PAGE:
Leadership is a process of listening, interpreting what we listen to, and then intervening with the appropriate action. Most people equate intervention and action as the expression of leadership without recognizing that socially productive leadership action can be optimal only when they are based on deep listening that goes beyond its traditional appreciation. Listening, both as an art and science is now well researched and studied and India’s scriptural wisdom is replete with examples of how to listen optimally.
As a young physician several decades ago, I was sitting along with a medical student from the USA examining patients in our rural-tribal hospital. He found it strange that I seemed to have a prescriptive tendency in my interactions with the patients and had a ‘solution framework’ for all those whom I examined and treated. He felt that I was telling patients ‘what to do’ rather than involving them in the decision making process and arriving at ‘what needed to be done’ as part of their treatment. It was evident that I, as the doctor seemed to know all about how to treat the disease and was operating out of my acquired competence. My interaction was more of a monologue driven by my operating from the space of ‘knowing’ what the solution to the problem was. I felt that I was trained for exactly this kind of work and believed that I was doing my best for the patients after listening to their history. The paradox for this intern was that patients expected me to be the ‘know all’ and wanted me to be prescriptive. My engaging them in deciding the course of treatment in the cultural context that I operated in, would have seemed like a half-baked doctor not knowing how to do his job. I was operating here from the space of information and knowledge ‘downloaded’ to me through years of study and training. This kind of listening is considered as the ‘I in I’ where I operate from my ego and tell the other what he needs to do. It operates from a space where one is thinking and interpreting from one’s own preformed patterns and is constantly reconfirming what one already knows. The distinction between me and the other is clear and well differentiated. In the leadership context, it is like a well-trained expert whose competence is accepted and instructions complied with, by people who are the ‘followers’ and who have placed their trust and faith in the leader’s expertise.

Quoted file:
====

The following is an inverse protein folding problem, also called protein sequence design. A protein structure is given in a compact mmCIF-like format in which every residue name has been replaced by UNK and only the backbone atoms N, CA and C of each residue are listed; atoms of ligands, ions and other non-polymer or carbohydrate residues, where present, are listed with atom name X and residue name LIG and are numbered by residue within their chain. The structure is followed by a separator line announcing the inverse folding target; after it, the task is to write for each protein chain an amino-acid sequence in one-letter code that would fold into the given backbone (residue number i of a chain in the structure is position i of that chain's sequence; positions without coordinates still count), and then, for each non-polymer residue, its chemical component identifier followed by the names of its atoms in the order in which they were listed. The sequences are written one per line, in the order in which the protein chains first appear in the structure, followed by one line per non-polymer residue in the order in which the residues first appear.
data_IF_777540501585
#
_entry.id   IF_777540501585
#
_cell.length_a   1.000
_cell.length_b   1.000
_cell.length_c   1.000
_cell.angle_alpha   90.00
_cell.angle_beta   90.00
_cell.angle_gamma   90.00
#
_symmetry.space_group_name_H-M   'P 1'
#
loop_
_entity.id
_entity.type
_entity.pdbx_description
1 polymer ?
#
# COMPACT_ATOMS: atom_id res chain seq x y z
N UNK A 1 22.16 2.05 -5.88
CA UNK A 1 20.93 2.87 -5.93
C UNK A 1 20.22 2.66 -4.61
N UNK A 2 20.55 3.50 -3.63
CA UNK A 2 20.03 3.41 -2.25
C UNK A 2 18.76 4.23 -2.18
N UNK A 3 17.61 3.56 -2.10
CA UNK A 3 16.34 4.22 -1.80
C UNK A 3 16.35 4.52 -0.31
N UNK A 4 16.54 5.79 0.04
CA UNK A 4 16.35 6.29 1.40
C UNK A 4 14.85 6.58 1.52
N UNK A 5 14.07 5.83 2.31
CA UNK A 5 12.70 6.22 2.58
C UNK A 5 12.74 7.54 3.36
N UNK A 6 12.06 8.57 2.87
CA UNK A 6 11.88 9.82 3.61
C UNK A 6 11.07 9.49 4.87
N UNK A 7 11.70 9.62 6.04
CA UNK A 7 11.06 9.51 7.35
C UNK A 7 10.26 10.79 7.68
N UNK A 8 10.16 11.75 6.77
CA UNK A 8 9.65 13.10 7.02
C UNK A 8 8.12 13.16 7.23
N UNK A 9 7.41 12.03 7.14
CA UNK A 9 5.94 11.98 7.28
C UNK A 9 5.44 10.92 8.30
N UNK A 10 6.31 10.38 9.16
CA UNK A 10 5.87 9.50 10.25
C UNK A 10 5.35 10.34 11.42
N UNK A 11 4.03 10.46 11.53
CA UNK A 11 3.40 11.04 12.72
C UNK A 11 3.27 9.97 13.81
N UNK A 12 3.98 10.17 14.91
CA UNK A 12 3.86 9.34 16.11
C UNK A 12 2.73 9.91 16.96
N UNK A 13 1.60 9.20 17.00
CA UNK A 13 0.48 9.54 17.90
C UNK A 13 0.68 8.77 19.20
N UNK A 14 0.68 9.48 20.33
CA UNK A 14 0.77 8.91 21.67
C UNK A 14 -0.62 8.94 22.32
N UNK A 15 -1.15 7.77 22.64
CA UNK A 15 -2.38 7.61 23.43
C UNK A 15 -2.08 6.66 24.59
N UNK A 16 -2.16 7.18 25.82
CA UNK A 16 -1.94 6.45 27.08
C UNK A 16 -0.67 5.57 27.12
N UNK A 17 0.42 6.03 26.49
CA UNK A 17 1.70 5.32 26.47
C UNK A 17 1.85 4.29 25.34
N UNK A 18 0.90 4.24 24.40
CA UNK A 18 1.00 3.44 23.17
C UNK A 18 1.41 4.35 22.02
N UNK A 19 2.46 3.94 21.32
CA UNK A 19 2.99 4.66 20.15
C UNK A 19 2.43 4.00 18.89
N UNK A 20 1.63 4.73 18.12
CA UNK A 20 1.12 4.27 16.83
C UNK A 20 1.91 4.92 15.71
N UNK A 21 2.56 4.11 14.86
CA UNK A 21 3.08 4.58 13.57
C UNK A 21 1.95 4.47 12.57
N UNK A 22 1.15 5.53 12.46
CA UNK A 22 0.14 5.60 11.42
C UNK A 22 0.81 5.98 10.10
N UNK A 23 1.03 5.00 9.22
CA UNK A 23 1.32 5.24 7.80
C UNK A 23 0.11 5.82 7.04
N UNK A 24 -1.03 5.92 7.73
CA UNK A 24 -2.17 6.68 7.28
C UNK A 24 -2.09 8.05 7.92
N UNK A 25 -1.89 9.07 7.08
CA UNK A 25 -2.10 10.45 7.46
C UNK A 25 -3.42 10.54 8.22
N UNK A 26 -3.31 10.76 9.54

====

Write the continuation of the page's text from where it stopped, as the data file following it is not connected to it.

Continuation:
Consider another situation at an International conference, where I saw and heard two professors argue about the leadership model that each one practiced. The discussion seemed to be polite but the disagreement genuine. Each one trying to convince the other that his views driven by his expertise was valid. Both heard the other, had his own arguments that differed from the other, but decided to be cordial about the entire disagreement. Each one’s thinking was driven by their own training and experience and both sounded very convincing with their points of view. This kind of situations are where we can say that the ‘I’ and the ‘other’ are separate and are listening from a ‘data driven’ perspective. Either party needs to be convinced of the arguments of the other or they need to agree to disagree and leave it at that. Whatever action that emerges will be driven by the soundness of the argument of one along with the need to reconcile, in the other. It is in this mode of listening can debates and dialogues happen and one is constantly exposed to new data beyond what one already knows and it demands that both the parties have an open mind.